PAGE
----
Demographics characteristics of respondents

Out of 382 household questionnaire surveys, a total of 340 respondents answered questions effectively. Of these, 63.5% were males and 36.5% were females (Table 1).

Background of the respondents   No. of respondents Percentage
Sex Male 216 63.5
Female 124 36.5
Age Adult (18-35) 138             40.6
Middle (36-45) 158 46.5
Elder (>46) 44 12.9
Educational Status Uneducated 178 52.4
Elementary 95 27.9
2ndry school 22 6.5
College 23 6.8
University 22 6.5
Household economy  Agriculture 20 5.88
Trade 17 5.00
Governmental work 38 11.18
Mixed 265 77.94

Table 1: Background of the respondents involved in questionnaire survey.

Opportunities for wildlife conservation

Regarding the opportunities for wildlife conservation (Table 2), the percentage values of respondents’ responses mostly responses agree for the existence of benefit sharing between locals and government (50%), presence of conservation organizations (89.7%), local communities are well aware and keen on wildlife (68.9%), high level of community participation to conserve wildlife (78.5%), local community has full sense of ownership towards the forest and wildlife (74.2%), management programmes are being implemented (78.6%), high priority of Government bodies for conservation (89.1%) and an education and awareness creation program (74.1%). The remaining percentage of respondents were generally in disagreement and partly neutral with regards to opportunities derived from wildlife conservation. For instance, 73.5% and 43.6% of respondents disagreed on tourist flow in the area and enough trained staffs to manage activities of the forest respectively as opportunities for wildlife conservation in Harennaforest.

Opportunities for wildlife conservation Scale (%)
Agree Neutral Disagree
Benefit sharing b/n locals and government 50.0 20.6 29.4
Presence of conservation organizations 89.7 5.0 5.3
Local communities are well aware and keen on wildlife 68.9 10.9 20.3
High level of community participation to conserve wildlife 78.5 11.2 10.3
Local community has full sense of ownership towards the forest 74.2 12.4 13.4
Management programs are being implemented 78.6 10.0 11.4
Tourist flow  in the area 16.5 10.0 73.5
High priority of Government bodies for conservation 89.1 7.6 3.3
Enough trained staffs to manage over all activities of the forest 35.6 20.9 43.3
 An education and awareness creation program 74.2 12.9 12.9

Table 2: Responses of respondents regarding the opportunities for wildlife conservation.

According to 11 respondents who were included in the depth interview, there were 7 main wildlife conservation opportunities around Harenna forest (Table 3). Regarding to these opportunities, the respondents stated 36.36% agree, 20.45% disagree, 15.91% strongly agree, 14.77% disagree and 12.5% neutral.

No Items related to opportunities of wildlife conservations Scale X2  values significance with different offices respondents
strongly disagree Disagree Neutral   Agree Strongly Agree
  Abundance and variety of indigenous fauna and floras 1 1 2 2 5 X2=17.600, DF=20,P=0.614
  Availability of natural water   1   7 3 X2=10.476, DF=10,P=0.400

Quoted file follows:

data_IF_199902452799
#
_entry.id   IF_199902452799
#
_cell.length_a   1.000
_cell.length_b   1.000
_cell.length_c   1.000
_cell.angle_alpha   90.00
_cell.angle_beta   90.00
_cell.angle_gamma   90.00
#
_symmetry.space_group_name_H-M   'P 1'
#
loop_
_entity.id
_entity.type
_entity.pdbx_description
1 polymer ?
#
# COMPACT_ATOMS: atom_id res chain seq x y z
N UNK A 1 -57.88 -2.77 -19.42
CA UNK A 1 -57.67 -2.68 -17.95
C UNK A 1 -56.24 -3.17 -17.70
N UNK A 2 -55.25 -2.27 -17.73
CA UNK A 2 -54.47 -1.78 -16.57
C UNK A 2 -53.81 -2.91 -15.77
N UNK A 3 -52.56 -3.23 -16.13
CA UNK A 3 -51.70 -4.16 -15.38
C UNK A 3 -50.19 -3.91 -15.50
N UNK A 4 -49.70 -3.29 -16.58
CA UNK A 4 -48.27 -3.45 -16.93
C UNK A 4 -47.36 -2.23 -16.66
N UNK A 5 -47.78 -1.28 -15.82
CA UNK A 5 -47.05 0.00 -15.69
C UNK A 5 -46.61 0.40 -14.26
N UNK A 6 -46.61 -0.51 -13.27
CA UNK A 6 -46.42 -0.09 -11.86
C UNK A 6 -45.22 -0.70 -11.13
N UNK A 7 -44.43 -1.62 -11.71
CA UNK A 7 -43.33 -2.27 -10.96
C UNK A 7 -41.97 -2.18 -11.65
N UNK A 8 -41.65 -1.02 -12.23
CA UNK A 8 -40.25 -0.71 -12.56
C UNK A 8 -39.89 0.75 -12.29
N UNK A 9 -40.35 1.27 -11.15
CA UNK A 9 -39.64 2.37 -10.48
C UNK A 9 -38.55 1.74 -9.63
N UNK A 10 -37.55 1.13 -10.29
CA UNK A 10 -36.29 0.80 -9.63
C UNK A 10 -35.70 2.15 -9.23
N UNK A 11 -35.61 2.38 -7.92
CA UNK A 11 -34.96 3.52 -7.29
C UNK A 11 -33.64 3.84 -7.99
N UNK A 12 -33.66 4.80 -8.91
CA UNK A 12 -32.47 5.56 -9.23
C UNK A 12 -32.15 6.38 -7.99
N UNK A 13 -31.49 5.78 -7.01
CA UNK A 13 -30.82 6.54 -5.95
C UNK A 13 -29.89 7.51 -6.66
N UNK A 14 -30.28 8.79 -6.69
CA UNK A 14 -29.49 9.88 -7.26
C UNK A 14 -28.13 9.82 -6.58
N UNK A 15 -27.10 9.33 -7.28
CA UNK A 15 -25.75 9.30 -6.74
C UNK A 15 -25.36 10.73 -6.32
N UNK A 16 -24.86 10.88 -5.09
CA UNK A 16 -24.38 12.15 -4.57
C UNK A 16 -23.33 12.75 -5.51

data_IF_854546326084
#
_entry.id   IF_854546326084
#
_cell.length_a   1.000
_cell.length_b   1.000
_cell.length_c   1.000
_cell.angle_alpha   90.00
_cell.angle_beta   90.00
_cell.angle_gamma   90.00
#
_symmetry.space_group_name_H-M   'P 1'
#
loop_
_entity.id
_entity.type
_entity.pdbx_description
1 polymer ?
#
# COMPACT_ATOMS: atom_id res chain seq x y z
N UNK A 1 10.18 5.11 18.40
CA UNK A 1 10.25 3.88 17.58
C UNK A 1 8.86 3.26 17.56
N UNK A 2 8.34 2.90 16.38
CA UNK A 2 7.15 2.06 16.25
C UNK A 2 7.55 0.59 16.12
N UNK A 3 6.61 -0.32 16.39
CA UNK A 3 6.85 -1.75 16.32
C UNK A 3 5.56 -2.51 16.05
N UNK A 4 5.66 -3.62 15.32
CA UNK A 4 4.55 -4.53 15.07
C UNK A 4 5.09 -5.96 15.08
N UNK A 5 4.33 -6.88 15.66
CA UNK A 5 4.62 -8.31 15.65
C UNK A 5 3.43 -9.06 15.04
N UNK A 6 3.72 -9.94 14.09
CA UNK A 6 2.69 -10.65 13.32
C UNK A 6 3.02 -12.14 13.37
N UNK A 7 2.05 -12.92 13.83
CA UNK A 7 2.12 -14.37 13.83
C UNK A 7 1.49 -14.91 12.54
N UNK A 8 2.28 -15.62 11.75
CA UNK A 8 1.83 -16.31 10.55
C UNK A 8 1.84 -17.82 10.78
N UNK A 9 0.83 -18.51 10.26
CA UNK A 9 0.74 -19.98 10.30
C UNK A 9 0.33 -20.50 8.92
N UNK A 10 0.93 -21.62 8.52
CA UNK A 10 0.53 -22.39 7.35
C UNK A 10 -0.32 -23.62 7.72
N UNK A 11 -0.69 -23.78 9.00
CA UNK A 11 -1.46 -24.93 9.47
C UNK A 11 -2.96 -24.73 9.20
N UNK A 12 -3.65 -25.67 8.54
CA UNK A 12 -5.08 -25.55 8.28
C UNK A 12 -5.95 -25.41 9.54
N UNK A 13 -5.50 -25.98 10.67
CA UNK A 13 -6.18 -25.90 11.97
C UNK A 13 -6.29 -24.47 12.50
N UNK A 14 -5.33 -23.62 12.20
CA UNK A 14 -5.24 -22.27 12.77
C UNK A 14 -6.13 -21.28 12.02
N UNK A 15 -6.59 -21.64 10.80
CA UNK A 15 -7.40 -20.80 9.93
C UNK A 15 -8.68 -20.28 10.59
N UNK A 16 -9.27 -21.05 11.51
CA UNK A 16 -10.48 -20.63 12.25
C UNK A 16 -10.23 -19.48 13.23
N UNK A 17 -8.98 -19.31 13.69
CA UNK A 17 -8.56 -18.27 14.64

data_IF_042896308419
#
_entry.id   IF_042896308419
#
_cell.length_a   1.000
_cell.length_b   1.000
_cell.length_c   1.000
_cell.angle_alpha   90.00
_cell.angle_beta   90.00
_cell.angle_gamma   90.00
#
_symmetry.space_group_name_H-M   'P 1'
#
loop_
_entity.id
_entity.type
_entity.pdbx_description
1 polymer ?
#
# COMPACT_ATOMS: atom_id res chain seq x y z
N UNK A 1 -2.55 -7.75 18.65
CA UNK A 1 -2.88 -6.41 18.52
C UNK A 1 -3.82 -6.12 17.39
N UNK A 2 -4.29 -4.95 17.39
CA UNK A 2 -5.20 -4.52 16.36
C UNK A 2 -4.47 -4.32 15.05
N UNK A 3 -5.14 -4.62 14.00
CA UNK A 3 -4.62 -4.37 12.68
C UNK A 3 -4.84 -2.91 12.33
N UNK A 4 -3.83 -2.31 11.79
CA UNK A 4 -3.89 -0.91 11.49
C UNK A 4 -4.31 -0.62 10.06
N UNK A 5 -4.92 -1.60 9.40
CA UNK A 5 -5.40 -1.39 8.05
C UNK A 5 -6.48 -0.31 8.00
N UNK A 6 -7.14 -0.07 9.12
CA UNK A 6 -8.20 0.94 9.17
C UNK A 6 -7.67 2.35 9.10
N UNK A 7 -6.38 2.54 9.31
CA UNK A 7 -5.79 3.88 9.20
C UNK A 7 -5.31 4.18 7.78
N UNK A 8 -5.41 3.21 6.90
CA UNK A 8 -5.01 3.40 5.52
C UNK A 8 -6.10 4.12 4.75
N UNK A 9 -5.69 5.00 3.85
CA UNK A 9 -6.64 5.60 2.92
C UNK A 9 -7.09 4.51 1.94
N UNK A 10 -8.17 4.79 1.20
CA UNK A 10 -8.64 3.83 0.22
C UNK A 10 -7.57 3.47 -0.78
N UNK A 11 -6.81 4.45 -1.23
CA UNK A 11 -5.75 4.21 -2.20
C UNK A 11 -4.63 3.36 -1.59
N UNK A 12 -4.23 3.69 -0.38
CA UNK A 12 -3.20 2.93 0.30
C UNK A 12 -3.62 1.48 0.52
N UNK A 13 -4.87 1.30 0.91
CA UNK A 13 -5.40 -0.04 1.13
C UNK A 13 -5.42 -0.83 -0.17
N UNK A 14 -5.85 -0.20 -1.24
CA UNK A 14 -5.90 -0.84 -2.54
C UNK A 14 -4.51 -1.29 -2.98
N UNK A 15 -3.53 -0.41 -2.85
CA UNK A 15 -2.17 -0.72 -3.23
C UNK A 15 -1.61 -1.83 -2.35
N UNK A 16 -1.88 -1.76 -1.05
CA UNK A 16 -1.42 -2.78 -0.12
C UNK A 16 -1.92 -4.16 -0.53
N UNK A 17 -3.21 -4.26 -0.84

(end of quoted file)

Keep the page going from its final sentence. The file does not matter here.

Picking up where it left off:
Awareness on nature conservation issues 1   1 6 3 X2=17.417, DF=15,P=0.295
  The number of visitors to the forest is increasing 2 1 4 3 1 X2=19.250, DF=20,P=0.506
  Well promotion of forest 3 3   3 2 X2=13.750, DF=15,P=0.545
  Activities to maintain biodiversity 2 2   7   X2=11.393, DF=10,P=0.328
  Adequate financial allocation for forest and wildlife management 3 5 1 2   X2=17.233, DF=15,P=0.305
Total Frequency 13 (14.77%) 18
(20.45%)
11
(12.5%)
32
(36.3%)
14
(15.91%)
 

Table 3: Opportunities of wildlife conservations on the view of interview.

The FGD of expert discussions showed that all the adjacent communities of Harenna forest mainly benefited from forest resources. Most participants agreed that the resources obtained from the forest area were grass, fuel wood collection, water towers, for grazing of livestock during opening and drought season, wild coffee and honey.

With regards to wildlife conservation opportunities, most of the local communities discussants stated that “we the nearby communities can’t survive without Harenna forest because it is as our cloth and bread (libsachininagursachin). Most experts from different sectors reported that the Harenna forest resources benefited the local community but their utilization of the resources was not in a regular manner resulting in the unsustainable utilization of the resources. There are community based organizations which are organized and supported by non-govenmental organization like Farm Africa and Oromia Forest and Wildlife Enterprise. These organizations have different names in different Villages of HarennaBuluk district. For instance, Badise in Shawee, Badhatu in Kumbi and Wolmale in Sodokebele of the district.

Attitude and perception of local communities on wildlife conservation

Out of the 340 respondents, 19 (5.59%) opposed the existing wildlife conservation systems, while majority, 317 (93.23%) were in agreement (Table 4). However, there was a significant difference in attitude towards the conservation of wildlife among village (Kebele) residents (x2=38.62, DF=18, P=0.003), though four Villages, namely, Heeroo, Soorbiraa, Suduweelmel and Sodu Lalaftoo showed in total 100% positive attitudes to wildlife conservation. There was no significant difference in the attitude towards wildlife conservation between different age classes (x2=0.743, DF=4, P=0.946). Sex was also not important in determining the attitude towards conservation area (x2=1.38, DF=2, P=0.501). Relatively better-educated groups (elementary, secondary, college and university) (x2=9.632, DF=8, P=0.005) had more positive attitude than non-educated groups (illiterate and read and write only group).

Attitude Kebele (%) Total Community perception
  Angettu Kumbi Hawwoo Bulluk Heeroo Soorbiraa Suduweelmel Shawwee SoduLalaftoo GarbaGaaloo
  Positive 82.8 96.3 97.6 77.3 100 100 100 92 100 96.6 317 (93.23%) • For tourism
• Cultural value
• Job opportunity
• Aesthetic value
  Negative 10.3 3.7 2.4 20.4 0 0 0 6 0 3.4 19 (5.59%) • No benefit from the forest